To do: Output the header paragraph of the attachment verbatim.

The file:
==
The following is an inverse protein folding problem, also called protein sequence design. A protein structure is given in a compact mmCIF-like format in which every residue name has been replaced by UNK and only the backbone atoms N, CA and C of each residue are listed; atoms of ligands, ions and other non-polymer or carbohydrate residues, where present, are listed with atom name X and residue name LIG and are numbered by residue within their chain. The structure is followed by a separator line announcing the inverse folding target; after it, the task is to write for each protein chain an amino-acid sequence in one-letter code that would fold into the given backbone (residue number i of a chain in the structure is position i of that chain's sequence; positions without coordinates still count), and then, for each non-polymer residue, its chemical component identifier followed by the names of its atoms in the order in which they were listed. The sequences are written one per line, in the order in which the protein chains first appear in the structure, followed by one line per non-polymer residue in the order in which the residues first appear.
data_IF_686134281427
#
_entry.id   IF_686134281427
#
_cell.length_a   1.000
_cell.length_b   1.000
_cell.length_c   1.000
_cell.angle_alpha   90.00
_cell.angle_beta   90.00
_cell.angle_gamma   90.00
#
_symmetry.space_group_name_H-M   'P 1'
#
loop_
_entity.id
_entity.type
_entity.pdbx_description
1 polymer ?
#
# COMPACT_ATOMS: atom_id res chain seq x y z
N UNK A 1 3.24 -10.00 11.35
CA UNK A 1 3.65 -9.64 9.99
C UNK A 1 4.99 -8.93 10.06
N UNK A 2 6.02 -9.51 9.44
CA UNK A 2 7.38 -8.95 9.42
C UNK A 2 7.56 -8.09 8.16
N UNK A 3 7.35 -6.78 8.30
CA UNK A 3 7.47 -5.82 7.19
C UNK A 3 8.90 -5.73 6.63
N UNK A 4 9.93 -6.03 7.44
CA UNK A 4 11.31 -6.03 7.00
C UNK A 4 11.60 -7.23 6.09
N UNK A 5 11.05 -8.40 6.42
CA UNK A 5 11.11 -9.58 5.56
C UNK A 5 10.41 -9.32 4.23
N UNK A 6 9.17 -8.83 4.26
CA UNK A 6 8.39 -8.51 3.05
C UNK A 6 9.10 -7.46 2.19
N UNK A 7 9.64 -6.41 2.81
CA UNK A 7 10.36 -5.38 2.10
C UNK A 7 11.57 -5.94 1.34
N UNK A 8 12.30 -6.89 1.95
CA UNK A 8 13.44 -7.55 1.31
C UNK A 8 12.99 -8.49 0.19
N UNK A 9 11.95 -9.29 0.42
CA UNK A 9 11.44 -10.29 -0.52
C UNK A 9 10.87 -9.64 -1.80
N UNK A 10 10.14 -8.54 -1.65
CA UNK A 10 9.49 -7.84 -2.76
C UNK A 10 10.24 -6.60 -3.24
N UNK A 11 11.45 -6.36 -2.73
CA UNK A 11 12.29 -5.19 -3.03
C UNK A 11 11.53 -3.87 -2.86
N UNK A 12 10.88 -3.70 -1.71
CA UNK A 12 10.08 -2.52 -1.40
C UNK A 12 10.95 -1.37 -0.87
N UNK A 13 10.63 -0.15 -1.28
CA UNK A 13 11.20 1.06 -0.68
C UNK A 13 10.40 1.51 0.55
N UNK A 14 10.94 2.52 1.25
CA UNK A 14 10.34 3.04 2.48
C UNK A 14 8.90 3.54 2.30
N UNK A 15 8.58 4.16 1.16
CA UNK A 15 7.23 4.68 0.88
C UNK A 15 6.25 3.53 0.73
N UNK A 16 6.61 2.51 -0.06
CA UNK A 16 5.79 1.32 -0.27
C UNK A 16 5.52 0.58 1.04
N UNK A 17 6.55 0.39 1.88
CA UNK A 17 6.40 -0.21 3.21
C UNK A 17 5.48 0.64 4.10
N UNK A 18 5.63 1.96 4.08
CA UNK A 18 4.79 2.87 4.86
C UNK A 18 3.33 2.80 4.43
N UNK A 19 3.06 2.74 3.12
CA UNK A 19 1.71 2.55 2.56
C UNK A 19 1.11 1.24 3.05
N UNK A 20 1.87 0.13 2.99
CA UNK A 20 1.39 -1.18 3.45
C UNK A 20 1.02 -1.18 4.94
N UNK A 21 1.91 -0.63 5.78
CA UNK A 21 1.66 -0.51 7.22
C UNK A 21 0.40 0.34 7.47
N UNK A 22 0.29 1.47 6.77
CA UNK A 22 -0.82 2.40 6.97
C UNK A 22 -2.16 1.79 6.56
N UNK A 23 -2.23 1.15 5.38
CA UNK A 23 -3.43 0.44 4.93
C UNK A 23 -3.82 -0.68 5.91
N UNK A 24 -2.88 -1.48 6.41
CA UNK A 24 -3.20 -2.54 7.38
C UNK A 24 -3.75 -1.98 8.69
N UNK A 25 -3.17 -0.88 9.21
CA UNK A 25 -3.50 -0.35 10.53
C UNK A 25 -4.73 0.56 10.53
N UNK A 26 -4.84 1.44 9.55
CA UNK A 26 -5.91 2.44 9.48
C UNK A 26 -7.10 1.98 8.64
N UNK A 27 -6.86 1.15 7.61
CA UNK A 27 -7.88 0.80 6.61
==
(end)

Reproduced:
The following is an inverse protein folding problem, also called protein sequence design. A protein structure is given in a compact mmCIF-like format in which every residue name has been replaced by UNK and only the backbone atoms N, CA and C of each residue are listed; atoms of ligands, ions and other non-polymer or carbohydrate residues, where present, are listed with atom name X and residue name LIG and are numbered by residue within their chain. The structure is followed by a separator line announcing the inverse folding target; after it, the task is to write for each protein chain an amino-acid sequence in one-letter code that would fold into the given backbone (residue number i of a chain in the structure is position i of that chain's sequence; positions without coordinates still count), and then, for each non-polymer residue, its chemical component identifier followed by the names of its atoms in the order in which they were listed. The sequences are written one per line, in the order in which the protein chains first appear in the structure, followed by one line per non-polymer residue in the order in which the residues first appear.